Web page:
Cultural Sociology

Whites Recall the Civil Rights Movement in Birmingham

We Didn’t Know it was History until after it Happened

Authors: Gill, Sandra

  • Brings together the two prominent approaches to the study of memory in sociology
  • Sheds light on the social environment surrounding a crucial moment in American history - the bombing of the Sixteenth Street Baptist Church
  • Provides deeper understanding of how young white people in the South’s most segregated city perceived the events of the Civil Rights Movement
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eBook $39.99
price for USA (gross)
  • ISBN 978-3-319-47136-5
  • Digitally watermarked, DRM-free
  • Included format: EPUB, PDF
  • ebooks can be used on all reading devices
  • Immediate eBook download after purchase
Hardcover $54.99
price for USA
  • ISBN 978-3-319-47135-8
  • Free shipping for individuals worldwide
  • Usually dispatched within 3 to 5 business days.
About this book

This illuminating volume examines how the 1963 bombing of the Sixteenth Street Baptist Church in Birmingham, Alabama developed as a trauma of culture. Throughout the book, Gill asks why the “four little girls” killed in the bombing became part of the nation’s collective memory, while two black boys killed by whites on the same day were all but forgotten. Conducting interviews with classmates who attended a white school a few blocks from some of the most memorable events of the Civil Rights Movement, Gill discovers that the bombing of the church is central to interviewees’ memories. Even the boy killed by Gill’s own classmates often escapes recollection. She then considers these findings within the framework of the reception of memory and analyzes how white southerners reconstruct a difficult past.  

About the authors

Sandra K. Gill is Associate Professor of Sociology at Gettysburg College, USA, where she teaches courses in social theory, gender, and qualitative methods. Her published works include articles on gender inequality, gender differences in personality, and autobiographical memory.  

Reviews

“This is an analytically astute and objective work by someone who was, in a real sense, a participant observer. It has the best qualities of the reflexive sociology that Peter Berger and Peter Bourdieu advocated, and Gill integrates an impressive range of relevant literature. The book is well written; despite the grimness of the subject matter, it is a pleasure to read.” (Martin O. Heisler, Professor Emeritus, Department of Government and Politics, University of Maryland, USA)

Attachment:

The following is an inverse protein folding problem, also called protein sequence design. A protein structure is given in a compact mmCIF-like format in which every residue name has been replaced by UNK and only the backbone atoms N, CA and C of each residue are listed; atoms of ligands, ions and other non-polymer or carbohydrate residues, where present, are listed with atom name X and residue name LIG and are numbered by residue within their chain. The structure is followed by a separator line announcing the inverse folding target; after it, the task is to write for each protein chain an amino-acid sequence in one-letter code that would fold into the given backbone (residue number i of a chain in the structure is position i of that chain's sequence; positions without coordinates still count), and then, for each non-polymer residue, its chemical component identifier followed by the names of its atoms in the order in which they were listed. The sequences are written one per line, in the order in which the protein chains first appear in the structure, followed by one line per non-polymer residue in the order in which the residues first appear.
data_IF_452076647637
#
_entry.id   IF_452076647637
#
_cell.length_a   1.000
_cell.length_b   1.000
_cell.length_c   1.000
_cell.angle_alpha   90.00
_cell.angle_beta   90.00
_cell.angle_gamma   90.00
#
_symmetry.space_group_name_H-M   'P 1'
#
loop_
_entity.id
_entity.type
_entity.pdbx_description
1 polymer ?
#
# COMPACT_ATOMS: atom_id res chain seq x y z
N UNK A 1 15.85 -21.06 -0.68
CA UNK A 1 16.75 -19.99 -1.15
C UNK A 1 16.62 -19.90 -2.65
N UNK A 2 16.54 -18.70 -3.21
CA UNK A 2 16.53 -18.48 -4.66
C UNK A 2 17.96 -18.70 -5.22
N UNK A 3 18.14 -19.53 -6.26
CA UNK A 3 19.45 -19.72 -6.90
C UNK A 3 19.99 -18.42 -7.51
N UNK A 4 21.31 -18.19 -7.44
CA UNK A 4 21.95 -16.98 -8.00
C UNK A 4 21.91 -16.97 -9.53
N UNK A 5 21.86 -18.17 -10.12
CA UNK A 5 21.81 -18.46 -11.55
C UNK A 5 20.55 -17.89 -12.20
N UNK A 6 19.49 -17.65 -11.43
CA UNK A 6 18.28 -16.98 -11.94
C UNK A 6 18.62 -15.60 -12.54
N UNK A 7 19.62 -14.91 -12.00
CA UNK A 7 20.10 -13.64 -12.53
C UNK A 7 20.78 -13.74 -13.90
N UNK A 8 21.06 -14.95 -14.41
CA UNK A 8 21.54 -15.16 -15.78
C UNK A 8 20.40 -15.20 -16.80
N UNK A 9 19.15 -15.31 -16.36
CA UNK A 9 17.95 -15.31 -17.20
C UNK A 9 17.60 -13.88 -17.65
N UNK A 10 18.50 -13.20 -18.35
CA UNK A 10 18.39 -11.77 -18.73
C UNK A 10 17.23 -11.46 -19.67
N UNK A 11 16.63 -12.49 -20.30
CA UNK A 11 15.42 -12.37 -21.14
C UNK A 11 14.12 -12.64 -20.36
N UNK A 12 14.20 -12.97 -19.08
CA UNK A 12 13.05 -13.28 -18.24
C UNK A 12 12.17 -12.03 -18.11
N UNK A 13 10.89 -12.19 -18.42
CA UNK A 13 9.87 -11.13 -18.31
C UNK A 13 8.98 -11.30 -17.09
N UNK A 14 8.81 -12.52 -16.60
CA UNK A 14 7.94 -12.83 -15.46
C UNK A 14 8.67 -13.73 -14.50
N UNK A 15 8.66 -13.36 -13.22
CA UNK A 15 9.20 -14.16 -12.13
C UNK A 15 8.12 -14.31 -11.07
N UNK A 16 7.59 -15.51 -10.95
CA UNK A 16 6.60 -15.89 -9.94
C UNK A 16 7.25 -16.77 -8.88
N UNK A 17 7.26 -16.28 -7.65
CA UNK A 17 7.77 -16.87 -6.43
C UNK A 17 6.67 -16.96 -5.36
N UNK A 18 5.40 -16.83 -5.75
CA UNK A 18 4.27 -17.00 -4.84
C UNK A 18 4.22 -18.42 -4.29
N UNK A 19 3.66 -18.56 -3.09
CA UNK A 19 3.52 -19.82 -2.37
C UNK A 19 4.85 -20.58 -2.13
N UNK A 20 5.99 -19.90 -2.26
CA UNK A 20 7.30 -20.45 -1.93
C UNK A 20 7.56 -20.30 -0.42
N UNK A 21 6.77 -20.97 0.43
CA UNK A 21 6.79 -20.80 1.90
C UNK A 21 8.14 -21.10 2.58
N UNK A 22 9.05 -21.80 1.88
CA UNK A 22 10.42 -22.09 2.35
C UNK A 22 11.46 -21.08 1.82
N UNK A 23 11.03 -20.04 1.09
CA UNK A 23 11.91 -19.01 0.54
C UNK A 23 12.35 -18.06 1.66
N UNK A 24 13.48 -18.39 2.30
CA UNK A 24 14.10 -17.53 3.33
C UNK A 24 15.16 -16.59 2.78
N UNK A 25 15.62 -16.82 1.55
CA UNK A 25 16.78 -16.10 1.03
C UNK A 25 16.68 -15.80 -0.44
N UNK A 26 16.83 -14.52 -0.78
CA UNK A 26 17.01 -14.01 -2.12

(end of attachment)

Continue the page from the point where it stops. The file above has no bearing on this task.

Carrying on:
“Gill’s analysis of interviews with her former classmates illustrates the enduring practices that sustain racial inequality. Memories of the four Black girls killed in the 1963 church bombing contrast with the failure to remember two Black boys slain on the same day. Her analysis highlights the nuances that shape sympathy for victims and speaks to contemporary racial justice issues raised by the Black Lives Matter Movement.” (Sharon Elise, Ph.D, Professor of Sociology and Department Chair, California State University, San Marcos, USA)

Table of contents (9 chapters)

Buy this book

eBook $39.99
price for USA (gross)
  • ISBN 978-3-319-47136-5
  • Digitally watermarked, DRM-free
  • Included format: EPUB, PDF
  • ebooks can be used on all reading devices
  • Immediate eBook download after purchase
Hardcover $54.99
price for USA
  • ISBN 978-3-319-47135-8
  • Free shipping for individuals worldwide
  • Usually dispatched within 3 to 5 business days.
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Bibliographic Information

Bibliographic Information
Book Title
Whites Recall the Civil Rights Movement in Birmingham
Book Subtitle
We Didn’t Know it was History until after it Happened
Authors
Series Title
Cultural Sociology
Copyright
2017
Publisher
Palgrave Macmillan
Copyright Holder
The Editor(s) (if applicable) and The Author(s)
eBook ISBN
978-3-319-47136-5
DOI
10.1007/978-3-319-47136-5
Hardcover ISBN
978-3-319-47135-8
Edition Number
1
Number of Pages
IX, 128
Topics